A recent study found that wild animals cause $3.8 billion in damage every year in the U.S. alone. From bats to woodpeckers, pesky critters damage roofs, chew wiring, make messes and can represent a big headache to homeowners.
Raccoons and squirrels are cute, but they don't belong in your house. If they get into an attic or come down your chimney, you can have real trouble.
Raccoons crawl in openings and vents looking for bugs, and also have been known to tear off roof shingles looking for them. Squirrels sometimes chew holes into an attic, then start on electrical wires. Some bees will tunnel through woodwork, and yellow jackets eat through drywall. Although bats are beneficial because they eat bugs, they are a nuisance in the attic since bat droppings can be toxic.
Homeowners can take simple steps to discourage unwanted pests. First, keep pet food and garbage cans, which attract animals, inside. Secure outside vents and cap chimneys. Trim trees that offer access to the roof. Add ammonia or pepper to garbage cans that must be outdoors, and tightly secure the lids.
If you're already sharing your home with a critter, try spraying ammonia into its entry area after the animal has left, or stuffing ammonia-soaked rags into the hole (make sure you keep the kids away!). Repeat for two or three days, and the animal may move on. Fill opossum or skunk holes with dirt as often as needed. When the animal tires of tunneling, it may look elsewhere for a home.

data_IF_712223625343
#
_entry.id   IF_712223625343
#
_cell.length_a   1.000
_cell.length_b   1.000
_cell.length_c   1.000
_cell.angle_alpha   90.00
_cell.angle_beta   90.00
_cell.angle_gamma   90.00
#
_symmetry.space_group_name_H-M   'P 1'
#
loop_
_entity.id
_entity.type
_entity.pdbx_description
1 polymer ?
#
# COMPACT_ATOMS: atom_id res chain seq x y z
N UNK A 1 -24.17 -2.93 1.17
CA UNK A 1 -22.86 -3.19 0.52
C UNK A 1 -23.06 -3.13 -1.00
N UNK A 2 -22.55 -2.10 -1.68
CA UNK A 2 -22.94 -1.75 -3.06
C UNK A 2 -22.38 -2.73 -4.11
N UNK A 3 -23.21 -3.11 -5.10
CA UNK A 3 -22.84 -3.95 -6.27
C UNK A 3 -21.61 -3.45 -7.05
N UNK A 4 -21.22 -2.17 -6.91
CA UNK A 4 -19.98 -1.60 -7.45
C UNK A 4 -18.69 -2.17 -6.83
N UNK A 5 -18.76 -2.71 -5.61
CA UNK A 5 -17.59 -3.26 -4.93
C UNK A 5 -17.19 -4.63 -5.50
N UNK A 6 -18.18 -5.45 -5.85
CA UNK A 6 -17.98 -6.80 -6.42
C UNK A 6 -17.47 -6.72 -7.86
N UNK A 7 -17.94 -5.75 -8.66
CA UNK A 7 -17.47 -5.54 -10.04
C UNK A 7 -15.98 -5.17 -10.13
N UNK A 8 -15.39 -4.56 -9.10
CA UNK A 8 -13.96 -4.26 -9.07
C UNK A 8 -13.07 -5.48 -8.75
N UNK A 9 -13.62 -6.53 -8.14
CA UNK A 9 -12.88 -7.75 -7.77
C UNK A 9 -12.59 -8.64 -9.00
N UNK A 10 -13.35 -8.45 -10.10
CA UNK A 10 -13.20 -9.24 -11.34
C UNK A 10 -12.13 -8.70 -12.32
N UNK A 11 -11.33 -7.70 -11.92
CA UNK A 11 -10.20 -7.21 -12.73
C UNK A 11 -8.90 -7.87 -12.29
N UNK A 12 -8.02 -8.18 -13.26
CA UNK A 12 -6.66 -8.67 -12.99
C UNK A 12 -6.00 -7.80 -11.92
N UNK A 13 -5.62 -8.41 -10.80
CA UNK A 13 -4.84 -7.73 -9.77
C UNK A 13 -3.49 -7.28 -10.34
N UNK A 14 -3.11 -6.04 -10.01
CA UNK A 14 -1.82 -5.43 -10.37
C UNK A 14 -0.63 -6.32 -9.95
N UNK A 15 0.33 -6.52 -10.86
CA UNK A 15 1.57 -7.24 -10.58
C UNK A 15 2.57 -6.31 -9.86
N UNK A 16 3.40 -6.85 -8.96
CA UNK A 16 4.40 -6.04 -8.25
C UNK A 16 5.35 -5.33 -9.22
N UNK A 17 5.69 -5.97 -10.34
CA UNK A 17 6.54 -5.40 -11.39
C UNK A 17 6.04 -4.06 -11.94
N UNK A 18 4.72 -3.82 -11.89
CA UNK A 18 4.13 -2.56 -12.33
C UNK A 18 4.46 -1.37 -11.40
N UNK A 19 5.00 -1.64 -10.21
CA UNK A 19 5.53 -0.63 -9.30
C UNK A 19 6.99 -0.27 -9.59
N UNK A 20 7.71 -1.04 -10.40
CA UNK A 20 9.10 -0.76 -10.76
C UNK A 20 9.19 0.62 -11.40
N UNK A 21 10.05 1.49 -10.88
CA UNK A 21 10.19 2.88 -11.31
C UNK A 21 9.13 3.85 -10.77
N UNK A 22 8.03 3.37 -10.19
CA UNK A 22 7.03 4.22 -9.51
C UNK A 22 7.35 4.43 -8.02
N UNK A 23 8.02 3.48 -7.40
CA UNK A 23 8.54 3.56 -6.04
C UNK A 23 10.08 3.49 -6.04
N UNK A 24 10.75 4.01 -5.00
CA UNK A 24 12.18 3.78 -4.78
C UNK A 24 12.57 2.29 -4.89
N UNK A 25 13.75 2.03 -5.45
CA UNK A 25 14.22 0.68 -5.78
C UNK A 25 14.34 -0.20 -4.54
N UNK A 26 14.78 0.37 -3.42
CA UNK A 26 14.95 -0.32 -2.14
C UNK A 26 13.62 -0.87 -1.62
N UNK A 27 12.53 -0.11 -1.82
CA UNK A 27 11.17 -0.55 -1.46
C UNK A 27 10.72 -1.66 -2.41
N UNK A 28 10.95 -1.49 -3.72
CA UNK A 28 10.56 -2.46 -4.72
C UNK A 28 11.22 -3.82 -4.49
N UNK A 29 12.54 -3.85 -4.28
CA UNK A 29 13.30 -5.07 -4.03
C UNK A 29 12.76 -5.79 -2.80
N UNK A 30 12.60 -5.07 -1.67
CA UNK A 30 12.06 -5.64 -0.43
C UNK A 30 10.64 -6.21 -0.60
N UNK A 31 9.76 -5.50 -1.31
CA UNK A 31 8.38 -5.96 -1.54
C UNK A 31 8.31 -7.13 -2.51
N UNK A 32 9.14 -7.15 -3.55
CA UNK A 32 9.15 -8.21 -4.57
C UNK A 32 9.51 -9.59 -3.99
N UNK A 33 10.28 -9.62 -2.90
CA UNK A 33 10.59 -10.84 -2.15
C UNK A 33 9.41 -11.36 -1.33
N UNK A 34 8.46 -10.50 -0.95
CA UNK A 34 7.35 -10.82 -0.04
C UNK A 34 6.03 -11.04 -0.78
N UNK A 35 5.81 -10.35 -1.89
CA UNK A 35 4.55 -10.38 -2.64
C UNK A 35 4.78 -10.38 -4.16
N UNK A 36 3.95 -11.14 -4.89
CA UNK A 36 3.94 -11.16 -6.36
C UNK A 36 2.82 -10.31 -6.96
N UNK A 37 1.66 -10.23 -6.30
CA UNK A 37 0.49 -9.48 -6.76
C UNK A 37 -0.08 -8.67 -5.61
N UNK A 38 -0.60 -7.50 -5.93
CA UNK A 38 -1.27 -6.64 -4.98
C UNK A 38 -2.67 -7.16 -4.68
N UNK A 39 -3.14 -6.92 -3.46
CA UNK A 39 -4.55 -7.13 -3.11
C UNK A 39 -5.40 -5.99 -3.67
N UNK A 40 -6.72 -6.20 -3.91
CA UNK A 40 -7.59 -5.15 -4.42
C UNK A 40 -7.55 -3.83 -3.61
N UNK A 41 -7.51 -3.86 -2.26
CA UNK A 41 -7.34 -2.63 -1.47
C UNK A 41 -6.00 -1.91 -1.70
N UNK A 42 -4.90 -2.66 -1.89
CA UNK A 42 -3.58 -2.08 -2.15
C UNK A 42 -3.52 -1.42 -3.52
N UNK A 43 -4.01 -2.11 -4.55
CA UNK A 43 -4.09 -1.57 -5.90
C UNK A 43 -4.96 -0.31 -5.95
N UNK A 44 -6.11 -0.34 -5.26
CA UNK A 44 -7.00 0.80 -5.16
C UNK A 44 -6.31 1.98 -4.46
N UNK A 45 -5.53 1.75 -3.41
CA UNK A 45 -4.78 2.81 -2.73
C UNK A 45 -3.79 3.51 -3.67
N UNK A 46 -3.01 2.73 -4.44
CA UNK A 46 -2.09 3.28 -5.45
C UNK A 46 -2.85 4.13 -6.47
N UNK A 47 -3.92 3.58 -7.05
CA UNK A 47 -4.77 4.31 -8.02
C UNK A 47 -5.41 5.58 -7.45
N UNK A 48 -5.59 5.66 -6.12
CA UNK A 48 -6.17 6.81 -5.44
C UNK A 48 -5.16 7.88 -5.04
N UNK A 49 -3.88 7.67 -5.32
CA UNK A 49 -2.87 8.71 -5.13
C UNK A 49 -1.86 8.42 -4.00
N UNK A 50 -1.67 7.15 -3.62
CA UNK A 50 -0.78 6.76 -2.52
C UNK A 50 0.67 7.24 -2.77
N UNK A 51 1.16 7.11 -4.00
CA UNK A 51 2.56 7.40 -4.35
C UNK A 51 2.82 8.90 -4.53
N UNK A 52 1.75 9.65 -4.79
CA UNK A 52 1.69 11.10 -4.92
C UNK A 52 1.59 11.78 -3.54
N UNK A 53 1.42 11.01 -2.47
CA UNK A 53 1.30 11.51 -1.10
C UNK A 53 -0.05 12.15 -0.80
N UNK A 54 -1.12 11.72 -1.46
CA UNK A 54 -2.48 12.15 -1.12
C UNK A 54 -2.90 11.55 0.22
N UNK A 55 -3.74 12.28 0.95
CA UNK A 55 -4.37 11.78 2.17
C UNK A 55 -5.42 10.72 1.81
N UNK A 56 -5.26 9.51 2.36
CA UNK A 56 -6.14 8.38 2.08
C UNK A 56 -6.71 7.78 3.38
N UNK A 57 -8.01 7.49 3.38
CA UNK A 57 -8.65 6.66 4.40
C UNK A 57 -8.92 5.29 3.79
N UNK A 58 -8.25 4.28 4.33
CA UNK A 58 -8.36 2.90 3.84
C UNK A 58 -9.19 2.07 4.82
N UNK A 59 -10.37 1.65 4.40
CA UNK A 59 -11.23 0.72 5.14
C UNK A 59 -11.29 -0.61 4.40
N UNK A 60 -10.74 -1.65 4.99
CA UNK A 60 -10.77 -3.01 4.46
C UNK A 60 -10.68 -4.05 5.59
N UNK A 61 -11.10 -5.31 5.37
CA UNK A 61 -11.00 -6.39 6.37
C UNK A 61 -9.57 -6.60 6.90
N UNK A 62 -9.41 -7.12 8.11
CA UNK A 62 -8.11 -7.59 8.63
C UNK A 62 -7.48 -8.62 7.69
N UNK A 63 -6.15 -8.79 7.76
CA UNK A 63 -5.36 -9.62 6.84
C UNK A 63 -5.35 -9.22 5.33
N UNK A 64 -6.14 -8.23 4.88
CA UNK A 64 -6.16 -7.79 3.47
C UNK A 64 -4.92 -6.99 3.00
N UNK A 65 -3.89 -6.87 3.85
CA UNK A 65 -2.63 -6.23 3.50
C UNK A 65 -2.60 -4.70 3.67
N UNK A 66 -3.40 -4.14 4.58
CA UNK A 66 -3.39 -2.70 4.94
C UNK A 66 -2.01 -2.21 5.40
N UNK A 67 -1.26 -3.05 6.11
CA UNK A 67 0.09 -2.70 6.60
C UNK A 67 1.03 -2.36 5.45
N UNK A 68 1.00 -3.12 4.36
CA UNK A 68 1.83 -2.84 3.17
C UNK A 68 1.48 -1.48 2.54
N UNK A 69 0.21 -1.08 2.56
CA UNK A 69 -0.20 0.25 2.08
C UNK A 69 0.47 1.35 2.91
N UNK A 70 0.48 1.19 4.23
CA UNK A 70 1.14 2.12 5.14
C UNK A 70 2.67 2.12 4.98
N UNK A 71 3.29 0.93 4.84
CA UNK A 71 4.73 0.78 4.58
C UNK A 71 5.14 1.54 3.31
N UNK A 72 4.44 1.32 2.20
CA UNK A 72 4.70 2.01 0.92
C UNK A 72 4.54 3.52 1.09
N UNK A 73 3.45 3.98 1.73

Wait until bats leave in the evening to cover their entry holes. Be sure to wait until late summer after any babies have left the nest. Hang aluminum foil, cloth strips or paper from the eaves to discourage woodpeckers. Nylon netting or an artificial owl also may do the trick.
Some animals, like coyotes and bees, are best left to professionals. Despite their cuddly appearance, animals can be vicious when trapped. Before you rent a trap, think about what you'll do if you catch something. For many people, the best bet is a wildlife control professional who will trap and remove the animal, then relocate or destroy it.
If a critter has already caused havoc in your home, remember that not all damage caused by animals is covered by insurance. However, it's worth a call to your insurance agent to find out.
You can call Plapp Insurance at 1-800-820-7575 or use our contact form.